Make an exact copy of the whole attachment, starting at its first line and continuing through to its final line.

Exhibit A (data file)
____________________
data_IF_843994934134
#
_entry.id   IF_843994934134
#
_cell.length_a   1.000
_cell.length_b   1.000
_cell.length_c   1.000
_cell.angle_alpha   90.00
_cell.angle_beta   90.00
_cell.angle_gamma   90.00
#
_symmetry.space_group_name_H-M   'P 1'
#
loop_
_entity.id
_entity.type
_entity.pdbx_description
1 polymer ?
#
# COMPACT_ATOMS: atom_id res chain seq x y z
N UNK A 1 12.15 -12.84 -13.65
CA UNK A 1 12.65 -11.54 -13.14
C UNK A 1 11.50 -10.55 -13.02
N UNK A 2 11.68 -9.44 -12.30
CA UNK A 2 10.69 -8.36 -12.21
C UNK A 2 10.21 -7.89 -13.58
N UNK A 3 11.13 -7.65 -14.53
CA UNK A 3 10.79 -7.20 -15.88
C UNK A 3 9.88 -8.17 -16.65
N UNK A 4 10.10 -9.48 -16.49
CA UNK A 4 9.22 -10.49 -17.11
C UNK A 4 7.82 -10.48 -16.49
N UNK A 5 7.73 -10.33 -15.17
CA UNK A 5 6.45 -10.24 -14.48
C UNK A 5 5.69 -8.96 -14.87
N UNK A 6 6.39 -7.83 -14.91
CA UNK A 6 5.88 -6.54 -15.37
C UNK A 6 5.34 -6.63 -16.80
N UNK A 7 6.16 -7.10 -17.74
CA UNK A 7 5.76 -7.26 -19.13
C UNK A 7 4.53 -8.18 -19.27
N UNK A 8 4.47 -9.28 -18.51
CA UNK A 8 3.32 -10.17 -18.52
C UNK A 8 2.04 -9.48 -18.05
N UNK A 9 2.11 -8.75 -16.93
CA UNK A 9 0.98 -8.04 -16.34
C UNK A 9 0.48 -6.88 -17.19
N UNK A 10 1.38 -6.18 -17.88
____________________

data_IF_843994934134
#
_entry.id   IF_843994934134
#
_cell.length_a   1.000
_cell.length_b   1.000
_cell.length_c   1.000
_cell.angle_alpha   90.00
_cell.angle_beta   90.00
_cell.angle_gamma   90.00
#
_symmetry.space_group_name_H-M   'P 1'
#
loop_
_entity.id
_entity.type
_entity.pdbx_description
1 polymer ?
#
# COMPACT_ATOMS: atom_id res chain seq x y z
N UNK A 1 12.15 -12.84 -13.65
CA UNK A 1 12.65 -11.54 -13.14
C UNK A 1 11.50 -10.55 -13.02
N UNK A 2 11.68 -9.44 -12.30
CA UNK A 2 10.69 -8.36 -12.21
C UNK A 2 10.21 -7.89 -13.58
N UNK A 3 11.13 -7.65 -14.53
CA UNK A 3 10.79 -7.20 -15.88
C UNK A 3 9.88 -8.17 -16.65
N UNK A 4 10.10 -9.48 -16.49
CA UNK A 4 9.22 -10.49 -17.11
C UNK A 4 7.82 -10.48 -16.49
N UNK A 5 7.73 -10.33 -15.17
CA UNK A 5 6.45 -10.24 -14.48
C UNK A 5 5.69 -8.96 -14.87
N UNK A 6 6.39 -7.83 -14.91
CA UNK A 6 5.88 -6.54 -15.37
C UNK A 6 5.34 -6.63 -16.80
N UNK A 7 6.16 -7.10 -17.74
CA UNK A 7 5.76 -7.26 -19.13
C UNK A 7 4.53 -8.18 -19.27
N UNK A 8 4.47 -9.28 -18.51
CA UNK A 8 3.32 -10.17 -18.52
C UNK A 8 2.04 -9.48 -18.05
N UNK A 9 2.11 -8.75 -16.93
CA UNK A 9 0.98 -8.04 -16.34
C UNK A 9 0.48 -6.88 -17.19
N UNK A 10 1.38 -6.18 -17.88